If you’re a self-publishing author, one of the important chores you can do to avoid having to actually write anything is to see how the two most popular search engines report back on you and your work. The dominant US search engine is of course Google, with about 66% of the search market, while Microsoft’s Bing makes up most of the remainder. (Bing powers not only the Bing.com site, which is 16% of US search, but also Yahoo.com’s search engine, which accounts for roughly 12 percent.)
If you’re not already obsessed with your personal and professional rankings on search engines and social networks, the good news is that you don’t have to become your own favorite celebrity in order to make sure people can find you. All you need is a basic understanding of how search engines work, and how people may try to find you using various words and phrases — like, say, your name or the title of something you wrote.
While it may seem as if all search engines see the internet the same way, that’s not actually the case. In order to return hits for any search you conduct, the search engine you’re using must have already visited the page you’re looking for in order to point you to it. This process of scouring the web for content is done automatically by what are called web crawlers, which follow links from one page to the next. In general web crawlers do a good job of indexing most of what’s available on the web, but depending on how often a search engine crawls a particular site there can be some lag between when a page is published (or updated) and when that page is indexed.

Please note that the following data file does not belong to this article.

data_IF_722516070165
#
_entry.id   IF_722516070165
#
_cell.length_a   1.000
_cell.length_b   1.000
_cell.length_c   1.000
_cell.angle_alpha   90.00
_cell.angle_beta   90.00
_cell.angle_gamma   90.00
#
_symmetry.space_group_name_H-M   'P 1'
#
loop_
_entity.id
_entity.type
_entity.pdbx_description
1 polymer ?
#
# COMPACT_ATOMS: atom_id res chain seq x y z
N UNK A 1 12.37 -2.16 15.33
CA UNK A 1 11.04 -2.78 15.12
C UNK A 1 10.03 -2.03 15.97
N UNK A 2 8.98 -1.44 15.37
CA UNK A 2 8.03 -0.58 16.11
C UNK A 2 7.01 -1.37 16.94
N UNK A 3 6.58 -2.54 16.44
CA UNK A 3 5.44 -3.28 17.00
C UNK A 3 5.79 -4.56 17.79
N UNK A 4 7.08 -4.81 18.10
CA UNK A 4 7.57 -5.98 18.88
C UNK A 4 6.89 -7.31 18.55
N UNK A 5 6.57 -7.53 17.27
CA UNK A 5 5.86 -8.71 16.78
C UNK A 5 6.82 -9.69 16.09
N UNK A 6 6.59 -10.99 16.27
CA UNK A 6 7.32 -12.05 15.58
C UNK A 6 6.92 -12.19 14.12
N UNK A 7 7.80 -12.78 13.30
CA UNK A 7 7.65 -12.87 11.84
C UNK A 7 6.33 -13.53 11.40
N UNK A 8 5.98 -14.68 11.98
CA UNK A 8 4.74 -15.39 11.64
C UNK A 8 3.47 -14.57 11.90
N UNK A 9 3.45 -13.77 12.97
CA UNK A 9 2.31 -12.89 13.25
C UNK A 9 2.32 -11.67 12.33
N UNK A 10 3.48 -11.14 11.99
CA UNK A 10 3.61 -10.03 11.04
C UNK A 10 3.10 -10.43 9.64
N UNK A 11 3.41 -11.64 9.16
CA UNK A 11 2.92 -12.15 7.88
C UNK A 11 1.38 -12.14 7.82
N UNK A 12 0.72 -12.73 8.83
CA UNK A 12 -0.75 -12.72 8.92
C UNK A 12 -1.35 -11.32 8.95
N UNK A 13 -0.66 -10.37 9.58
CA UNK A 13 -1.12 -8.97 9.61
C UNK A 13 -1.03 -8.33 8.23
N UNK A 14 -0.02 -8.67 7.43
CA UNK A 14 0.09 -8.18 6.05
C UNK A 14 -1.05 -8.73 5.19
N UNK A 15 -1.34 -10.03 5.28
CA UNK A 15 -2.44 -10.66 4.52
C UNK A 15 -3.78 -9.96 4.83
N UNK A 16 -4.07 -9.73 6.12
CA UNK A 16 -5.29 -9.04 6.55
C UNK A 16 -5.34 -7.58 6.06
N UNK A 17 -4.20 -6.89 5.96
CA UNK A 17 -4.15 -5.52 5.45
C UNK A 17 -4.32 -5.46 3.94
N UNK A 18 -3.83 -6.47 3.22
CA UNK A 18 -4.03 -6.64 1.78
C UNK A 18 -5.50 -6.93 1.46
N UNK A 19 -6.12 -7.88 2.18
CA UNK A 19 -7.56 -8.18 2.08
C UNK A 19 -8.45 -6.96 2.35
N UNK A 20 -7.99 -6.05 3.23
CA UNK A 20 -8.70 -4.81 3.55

To get around this lag it’s possible to go to most search engines and submit pages and sites directly so search engines know where to find new content. Since this is a bit of a chore you can also use various aggregating services to submit new pages or sites to most of the popular search engines at once, albeit often for a fee. In my own experience it’s almost never necessary to submit URL’s to search engines yourself, and in no case would I pay to have this done. In a relatively short amount of time almost any new content will show up after the web crawlers make their next sweep.
From the point of view of authorship the internet has changed everything. Not only is it now possible to distribute content to almost anyone, it’s possible to make yourself visible to people who are looking for you. As we’ve just seen, however, the internet is not the omniscient portal it purports to be, and search engines are not infallible seers.
While the internet allows self-publishing authors to get around the gatekeeping inherent in the traditional publishing industry, every service provider on the internet has their own agenda and their own means of driving, throttling or precluding traffic if that traffic is respectively friendly, potentially risky or openly hostile to their corporate goals. As previously discussed relative to ISBN’s and my decision to opt out of that monopolistic racket, it is possible for self-published authors to use the internet itself as a means of making themselves available. If you have your own author site and your own point of sale (POS), would-be customers should be able to find your work either by searching for your name, which will lead to your website, which should have links to the POS for each of your works, or by searching for titles directly, which should lead to the POS for that work, which should also include a link back to your author site.